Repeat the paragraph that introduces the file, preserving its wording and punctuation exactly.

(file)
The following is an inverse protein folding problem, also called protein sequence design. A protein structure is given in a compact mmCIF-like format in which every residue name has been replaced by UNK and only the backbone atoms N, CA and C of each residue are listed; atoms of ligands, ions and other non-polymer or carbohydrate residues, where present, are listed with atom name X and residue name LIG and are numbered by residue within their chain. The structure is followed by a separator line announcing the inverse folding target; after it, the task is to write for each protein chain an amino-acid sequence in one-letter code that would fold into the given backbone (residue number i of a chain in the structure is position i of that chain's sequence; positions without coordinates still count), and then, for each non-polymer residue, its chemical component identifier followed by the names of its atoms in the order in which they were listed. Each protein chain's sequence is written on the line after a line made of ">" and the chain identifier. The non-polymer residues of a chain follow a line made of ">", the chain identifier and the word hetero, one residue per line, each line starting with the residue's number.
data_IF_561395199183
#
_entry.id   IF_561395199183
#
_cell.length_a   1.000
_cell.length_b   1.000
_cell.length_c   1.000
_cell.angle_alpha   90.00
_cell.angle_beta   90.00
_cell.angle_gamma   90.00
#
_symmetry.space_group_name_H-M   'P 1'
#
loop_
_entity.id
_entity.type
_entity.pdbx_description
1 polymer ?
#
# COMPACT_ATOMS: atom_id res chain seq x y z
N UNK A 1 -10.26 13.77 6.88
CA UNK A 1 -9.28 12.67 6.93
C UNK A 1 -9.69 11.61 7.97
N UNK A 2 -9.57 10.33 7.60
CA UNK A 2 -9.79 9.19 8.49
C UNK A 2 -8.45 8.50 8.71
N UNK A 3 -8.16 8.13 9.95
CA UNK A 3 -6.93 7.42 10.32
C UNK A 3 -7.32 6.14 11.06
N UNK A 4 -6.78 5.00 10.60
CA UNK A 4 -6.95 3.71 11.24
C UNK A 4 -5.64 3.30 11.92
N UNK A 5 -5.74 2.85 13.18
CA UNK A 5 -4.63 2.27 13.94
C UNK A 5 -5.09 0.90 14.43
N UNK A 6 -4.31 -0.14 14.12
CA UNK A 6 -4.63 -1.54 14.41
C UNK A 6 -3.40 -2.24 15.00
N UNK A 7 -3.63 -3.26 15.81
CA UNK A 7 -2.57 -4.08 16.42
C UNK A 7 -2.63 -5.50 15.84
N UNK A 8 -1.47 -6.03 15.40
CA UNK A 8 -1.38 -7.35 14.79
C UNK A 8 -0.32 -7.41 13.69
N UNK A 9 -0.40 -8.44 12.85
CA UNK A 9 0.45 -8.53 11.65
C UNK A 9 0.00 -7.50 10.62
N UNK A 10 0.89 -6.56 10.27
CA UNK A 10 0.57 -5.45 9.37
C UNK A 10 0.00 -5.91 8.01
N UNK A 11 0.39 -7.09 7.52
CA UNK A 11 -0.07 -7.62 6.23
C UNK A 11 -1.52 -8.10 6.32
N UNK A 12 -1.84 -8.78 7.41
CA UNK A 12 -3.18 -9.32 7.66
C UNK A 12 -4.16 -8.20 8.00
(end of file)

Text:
The following is an inverse protein folding problem, also called protein sequence design. A protein structure is given in a compact mmCIF-like format in which every residue name has been replaced by UNK and only the backbone atoms N, CA and C of each residue are listed; atoms of ligands, ions and other non-polymer or carbohydrate residues, where present, are listed with atom name X and residue name LIG and are numbered by residue within their chain. The structure is followed by a separator line announcing the inverse folding target; after it, the task is to write for each protein chain an amino-acid sequence in one-letter code that would fold into the given backbone (residue number i of a chain in the structure is position i of that chain's sequence; positions without coordinates still count), and then, for each non-polymer residue, its chemical component identifier followed by the names of its atoms in the order in which they were listed. Each protein chain's sequence is written on the line after a line made of ">" and the chain identifier. The non-polymer residues of a chain follow a line made of ">", the chain identifier and the word hetero, one residue per line, each line starting with the residue's number.